For instance, a simple reminder of when the restaurant is open within a pre-stay email (along with a button that opens to a booking portal) can result in more pre-stay outlet reservations. Hotels that don’t send these prompts are less likely to convert those guests into higher TRevPAR customers. Given the current need to keep a lean team, technologies are now vital to automate promotions and to ensure a consistent flow of guests to these ancillary revenue streams.
A third issue we workshopped is the demand for ‘mobile first’ everything. Before the pandemic, having a mobile friendly interface was often deemed a ‘nice to have’ – meant for looking and travel research but not for booking or the coordination of services. Now, however, with the drive for contactless communication and purchasing methods, hotels are expected to be able to talk with guests on their preferred messaging platforms like WhatsApp, Messenger or Signal as well as seamless handle all service delivery following any text conversation.
The overarching goal for consolidating different platforms into one cohesive system is to augment the guest experience while minimizing the workload on hotel teams. But how do you make this a reality?
In our discussion with Kessler, we looked at a few of the solutions offered by ReviewPro to give you a sense of what else is possible. From the perspective of improving the guest experience over the entire journey – look, book, pre-stay, in-stay and post-stay – here are seven features and benefits to show you how all- inclusive platforms can help to manage operations and grow revenues during an erratic recovery period.
- (Look) Chatbots alleviating live agents. We’re big believers in the 80/20 rule. In this case, setting up AI-powered tools to handle the majority of basic guest inquiries lets you offload the 80% so that your employees can more effectively address the remaining 20% of the more complex questions. This helps first and foremost with all initial customer inquiries where not delivering an immediate answer to a basic question can result in an ‘abandoned call’ scenario where the prospect takes their business elsewhere because you didn’t reply fast enough.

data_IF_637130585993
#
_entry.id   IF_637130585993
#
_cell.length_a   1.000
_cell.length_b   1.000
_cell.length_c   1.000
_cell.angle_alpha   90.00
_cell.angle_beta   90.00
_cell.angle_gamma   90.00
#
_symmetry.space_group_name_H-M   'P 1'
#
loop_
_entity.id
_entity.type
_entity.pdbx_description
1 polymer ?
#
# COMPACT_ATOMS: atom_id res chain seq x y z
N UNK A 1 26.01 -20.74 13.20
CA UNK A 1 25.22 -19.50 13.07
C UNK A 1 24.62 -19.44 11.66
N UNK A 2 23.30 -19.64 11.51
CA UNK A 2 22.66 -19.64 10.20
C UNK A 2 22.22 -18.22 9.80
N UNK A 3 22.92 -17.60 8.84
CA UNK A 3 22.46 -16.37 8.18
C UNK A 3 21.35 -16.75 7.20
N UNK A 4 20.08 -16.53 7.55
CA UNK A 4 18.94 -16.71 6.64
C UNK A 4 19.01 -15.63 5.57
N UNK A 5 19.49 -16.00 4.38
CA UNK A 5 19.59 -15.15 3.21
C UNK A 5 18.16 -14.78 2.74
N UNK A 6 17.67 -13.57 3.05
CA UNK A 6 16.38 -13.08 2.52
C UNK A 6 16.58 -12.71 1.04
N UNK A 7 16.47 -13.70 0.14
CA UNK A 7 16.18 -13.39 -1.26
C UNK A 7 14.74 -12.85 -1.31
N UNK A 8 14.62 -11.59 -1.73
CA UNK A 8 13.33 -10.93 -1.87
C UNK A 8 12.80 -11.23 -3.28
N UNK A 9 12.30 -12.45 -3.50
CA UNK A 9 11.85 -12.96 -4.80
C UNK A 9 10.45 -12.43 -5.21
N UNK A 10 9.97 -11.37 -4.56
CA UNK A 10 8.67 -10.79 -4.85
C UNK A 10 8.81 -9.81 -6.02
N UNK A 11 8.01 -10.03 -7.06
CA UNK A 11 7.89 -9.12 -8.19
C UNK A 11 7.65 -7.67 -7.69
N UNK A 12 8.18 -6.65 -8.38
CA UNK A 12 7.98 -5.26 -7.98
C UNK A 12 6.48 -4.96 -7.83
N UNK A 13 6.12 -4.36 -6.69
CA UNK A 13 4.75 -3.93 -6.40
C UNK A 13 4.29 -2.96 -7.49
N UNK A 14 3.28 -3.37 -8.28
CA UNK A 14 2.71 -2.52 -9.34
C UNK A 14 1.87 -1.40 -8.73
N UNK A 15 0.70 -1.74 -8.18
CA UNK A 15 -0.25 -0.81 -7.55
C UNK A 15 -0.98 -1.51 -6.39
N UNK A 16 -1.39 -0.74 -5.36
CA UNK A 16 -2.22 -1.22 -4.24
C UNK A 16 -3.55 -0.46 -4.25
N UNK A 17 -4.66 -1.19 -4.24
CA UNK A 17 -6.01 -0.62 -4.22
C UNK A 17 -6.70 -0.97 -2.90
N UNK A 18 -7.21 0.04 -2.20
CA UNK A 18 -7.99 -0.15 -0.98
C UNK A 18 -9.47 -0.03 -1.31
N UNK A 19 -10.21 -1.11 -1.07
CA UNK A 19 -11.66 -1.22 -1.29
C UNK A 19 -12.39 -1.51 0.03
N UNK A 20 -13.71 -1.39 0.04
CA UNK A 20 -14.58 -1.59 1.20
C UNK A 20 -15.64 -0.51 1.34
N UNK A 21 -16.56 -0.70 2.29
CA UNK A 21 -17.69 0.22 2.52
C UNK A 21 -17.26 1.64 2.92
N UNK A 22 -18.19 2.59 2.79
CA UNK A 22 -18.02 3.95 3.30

- (Look) Leverage review analytics. Reviews are the one of the first places your guests will start to experience your brand and they are without a doubt a primary consideration in the booking evaluation process. As your digital shopfront, it is vital that you encourage a stream of fresh and positive reviews so that your brand appears active and ‘au courant’. Once you have them, these online sentiments then become essential material for your team to analyze and understand the guest experience at your property via a solid semantic analysis tool. Making data-driven operational and service improvements is the only way forward towards achieving new levels of efficiency and cost or time savings.
- (Book) Automated booking engine integrations. The guests of the future will not only be searching for hotels on their phones but booking off them, too. You won’t be able to coordinate all the details unless you have the various texting apps integrated onto one platform. Deploying a chatbot that can comprehend a customer’s messaging language style will enable you to facilitate this emerging, mobile-first behavior as well as make the booking process more convenient.